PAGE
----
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3D Simulation Goes Mainstream

3D Simulation Goes Mainstream

New industries and small companies are beginning to turn to the power of 3D simulation. Processing speeds are faster and big data processing is less expensive to deploy. Many companies that wouldn't ordinarily use simulation find it has become affordable from cloud-based service companies that sell processing by the drink. 3D simulation is also becoming easier to use, since you can now run your simulation while working on your CAD design -- even on a laptop.

Higher processing speeds can now be attained without resorting to a wall of servers. "Speed has helped people adopt simulation. In the past, when you ran simulation you had to have dedicated servers," Delphine Genouvrier, senior product portfolio manager at SolidWorks told Design News. "New devices can run simulation on a laptop. The multicore of the machine is used and that means you can run it during the day and not have to wait weeks or months to get your results."

Simulation expands beyond automotive and aerospace

Ease of use and speed have attracted a wide range of new users to 3D simulation. For many years, simulation was used primarily in automotive and aerospace. It was used at the end of the cycle. "Now that it's easier to use and more people can use it, we're seeing the democratization of simulation," said Genouvrier. "Investment in simulation has been consistent in automotive and aerospace, but it's increasing in other industries. It's becoming mainstream."

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SolidWorks is finding that some of its new customers are coming from high tech and medical. "3D simulation is changing the world. High tech is now using simulation for the cooling process of their devices," said Genouvrier. She also noted that SolidWorks is getting customers from the life sciences. "In health and medical they're using simulation to track fluid inside a device," said Genouvrier. "When the velocity of the fluid is low in some areas, there is the possibility of bacteria growth because of dead zones. We can see that potential problem through simulation."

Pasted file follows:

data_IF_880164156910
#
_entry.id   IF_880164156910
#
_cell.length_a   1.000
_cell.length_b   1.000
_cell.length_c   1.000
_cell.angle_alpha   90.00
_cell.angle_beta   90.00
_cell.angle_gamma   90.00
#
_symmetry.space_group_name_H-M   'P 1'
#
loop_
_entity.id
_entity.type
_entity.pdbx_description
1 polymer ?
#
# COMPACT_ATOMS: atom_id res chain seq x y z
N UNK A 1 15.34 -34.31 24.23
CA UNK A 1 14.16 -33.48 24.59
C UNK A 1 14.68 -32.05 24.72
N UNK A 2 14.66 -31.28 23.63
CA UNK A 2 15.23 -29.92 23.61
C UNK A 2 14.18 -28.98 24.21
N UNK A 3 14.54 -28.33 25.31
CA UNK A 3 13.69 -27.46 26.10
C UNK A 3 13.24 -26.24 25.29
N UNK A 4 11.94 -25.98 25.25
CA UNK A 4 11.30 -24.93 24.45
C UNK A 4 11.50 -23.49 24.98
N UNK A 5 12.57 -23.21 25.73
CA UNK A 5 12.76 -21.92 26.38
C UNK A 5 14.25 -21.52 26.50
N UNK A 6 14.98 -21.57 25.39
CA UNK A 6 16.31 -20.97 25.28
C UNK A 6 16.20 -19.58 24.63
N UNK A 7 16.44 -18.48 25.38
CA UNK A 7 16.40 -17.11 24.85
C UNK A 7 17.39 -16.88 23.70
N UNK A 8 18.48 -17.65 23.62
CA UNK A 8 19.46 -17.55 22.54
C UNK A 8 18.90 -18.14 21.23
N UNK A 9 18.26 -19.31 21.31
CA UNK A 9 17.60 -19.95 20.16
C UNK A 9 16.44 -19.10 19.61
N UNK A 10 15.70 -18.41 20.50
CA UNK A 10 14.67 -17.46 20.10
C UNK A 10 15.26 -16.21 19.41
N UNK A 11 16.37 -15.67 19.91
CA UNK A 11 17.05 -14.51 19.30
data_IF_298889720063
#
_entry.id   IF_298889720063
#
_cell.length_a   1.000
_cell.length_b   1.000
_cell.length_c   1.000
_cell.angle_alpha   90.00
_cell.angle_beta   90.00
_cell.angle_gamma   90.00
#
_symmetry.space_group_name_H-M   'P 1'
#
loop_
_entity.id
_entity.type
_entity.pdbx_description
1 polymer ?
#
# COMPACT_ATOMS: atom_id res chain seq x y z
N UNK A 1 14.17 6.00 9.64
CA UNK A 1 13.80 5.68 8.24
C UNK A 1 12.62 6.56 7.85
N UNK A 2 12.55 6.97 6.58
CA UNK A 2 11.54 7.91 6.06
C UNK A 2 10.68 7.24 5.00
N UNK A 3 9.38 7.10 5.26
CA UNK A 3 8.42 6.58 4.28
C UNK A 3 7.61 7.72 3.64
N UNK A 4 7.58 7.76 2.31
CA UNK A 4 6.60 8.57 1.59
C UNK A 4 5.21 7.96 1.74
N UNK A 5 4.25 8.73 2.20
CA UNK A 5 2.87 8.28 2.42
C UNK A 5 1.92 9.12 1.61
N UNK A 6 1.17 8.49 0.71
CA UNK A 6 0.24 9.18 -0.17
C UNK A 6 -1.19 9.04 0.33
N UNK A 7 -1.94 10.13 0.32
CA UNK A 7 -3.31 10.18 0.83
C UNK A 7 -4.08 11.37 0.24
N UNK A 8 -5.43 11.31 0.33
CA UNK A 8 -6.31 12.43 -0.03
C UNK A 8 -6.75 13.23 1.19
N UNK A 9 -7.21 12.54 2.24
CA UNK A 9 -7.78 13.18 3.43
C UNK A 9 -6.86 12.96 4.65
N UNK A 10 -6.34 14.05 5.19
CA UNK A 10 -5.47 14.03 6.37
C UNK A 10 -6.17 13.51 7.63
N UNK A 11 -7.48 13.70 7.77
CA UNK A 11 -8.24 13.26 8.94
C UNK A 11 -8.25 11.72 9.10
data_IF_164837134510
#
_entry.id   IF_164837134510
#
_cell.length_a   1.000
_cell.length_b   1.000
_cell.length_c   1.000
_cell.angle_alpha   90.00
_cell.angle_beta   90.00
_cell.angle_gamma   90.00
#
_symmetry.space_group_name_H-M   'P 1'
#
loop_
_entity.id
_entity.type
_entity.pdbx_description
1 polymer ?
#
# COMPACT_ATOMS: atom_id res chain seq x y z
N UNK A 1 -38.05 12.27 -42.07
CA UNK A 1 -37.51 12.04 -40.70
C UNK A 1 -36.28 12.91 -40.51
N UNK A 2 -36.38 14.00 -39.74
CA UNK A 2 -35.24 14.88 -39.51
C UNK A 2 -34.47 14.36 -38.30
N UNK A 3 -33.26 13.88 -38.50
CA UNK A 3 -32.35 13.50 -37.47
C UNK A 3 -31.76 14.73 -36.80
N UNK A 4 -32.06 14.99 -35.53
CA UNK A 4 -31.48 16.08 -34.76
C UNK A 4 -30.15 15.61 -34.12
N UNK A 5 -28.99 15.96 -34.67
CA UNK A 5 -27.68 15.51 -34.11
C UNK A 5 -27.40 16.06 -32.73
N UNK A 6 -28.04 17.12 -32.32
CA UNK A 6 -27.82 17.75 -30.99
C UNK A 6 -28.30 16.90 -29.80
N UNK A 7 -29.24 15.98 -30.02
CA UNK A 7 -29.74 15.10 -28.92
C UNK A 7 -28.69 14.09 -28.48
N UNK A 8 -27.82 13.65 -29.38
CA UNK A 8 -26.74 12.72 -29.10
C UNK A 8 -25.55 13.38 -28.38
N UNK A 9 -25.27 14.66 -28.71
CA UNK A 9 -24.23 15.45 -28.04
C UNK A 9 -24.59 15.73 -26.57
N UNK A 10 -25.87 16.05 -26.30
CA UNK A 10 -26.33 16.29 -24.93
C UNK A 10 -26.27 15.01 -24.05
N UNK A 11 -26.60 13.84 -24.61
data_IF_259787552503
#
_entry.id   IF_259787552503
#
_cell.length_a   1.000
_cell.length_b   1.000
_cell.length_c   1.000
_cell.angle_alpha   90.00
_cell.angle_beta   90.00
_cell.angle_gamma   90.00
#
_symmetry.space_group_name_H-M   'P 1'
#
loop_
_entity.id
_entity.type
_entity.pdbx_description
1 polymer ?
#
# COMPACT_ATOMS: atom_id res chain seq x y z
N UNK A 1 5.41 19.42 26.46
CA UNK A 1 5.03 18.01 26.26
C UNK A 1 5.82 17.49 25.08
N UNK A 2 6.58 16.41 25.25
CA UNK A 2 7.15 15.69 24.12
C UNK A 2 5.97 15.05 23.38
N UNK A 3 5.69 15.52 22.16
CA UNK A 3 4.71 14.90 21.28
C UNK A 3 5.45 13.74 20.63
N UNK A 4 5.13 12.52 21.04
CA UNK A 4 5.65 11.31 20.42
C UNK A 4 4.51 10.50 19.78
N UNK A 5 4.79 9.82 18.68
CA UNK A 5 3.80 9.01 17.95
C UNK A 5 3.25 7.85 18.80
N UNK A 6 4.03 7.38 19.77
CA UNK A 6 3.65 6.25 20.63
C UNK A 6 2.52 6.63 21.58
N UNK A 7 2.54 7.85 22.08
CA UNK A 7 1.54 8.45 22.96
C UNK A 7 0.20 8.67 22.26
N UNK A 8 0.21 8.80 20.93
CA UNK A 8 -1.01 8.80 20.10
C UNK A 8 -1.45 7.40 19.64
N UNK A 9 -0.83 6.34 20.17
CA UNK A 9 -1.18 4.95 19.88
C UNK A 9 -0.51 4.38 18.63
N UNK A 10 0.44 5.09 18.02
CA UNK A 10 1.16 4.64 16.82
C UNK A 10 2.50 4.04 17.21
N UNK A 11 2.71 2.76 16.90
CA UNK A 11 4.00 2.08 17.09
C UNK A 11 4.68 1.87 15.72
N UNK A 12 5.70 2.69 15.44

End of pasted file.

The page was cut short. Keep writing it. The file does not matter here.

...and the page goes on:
At Siemens PLM, product marketers are finding a similar diversification of customers for simulation. "We're seeing simulation used in electronics and energy, and to a lesser extent medical devices and consumer products," Ravi Shankar, director of simulation product marketing, told us. He noted that simulation can be used to look at how a bottle gets manufactured. If a company has adopted CAD, it's easier to create the shape, and see how the design is going to function. "This means companies that don't have dedicated analysts can still use simulation," said Shankar.

Small companies turn to simulation

Another shift in 3D simulation is the entry of smaller organizations. "In the past, it was only the largest organizations that used these tools. Now simulation is more affordable, so any product engineer using 3D CAD can also use simulation during product development," said Genouvrier. "Any product engineer can use simulation now."

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While 3D simulation is making its way into new industries and onto the laptops at smaller organizations, the tools are also finding their way into the engineering classroom. "In education, more and more students are using 3D simulation as part of their engineering school experience," said Genouvrier. "Students are exposed very early so when they go out to work, they're already familiar with simulation."

Rob Spiegel has covered automation and control for 15 years, 12 of them for Design News. Other topics he has covered include supply chain technology, alternative energy, and cyber security. For 10 years he was owner and publisher of the food magazine, Chile Pepper.

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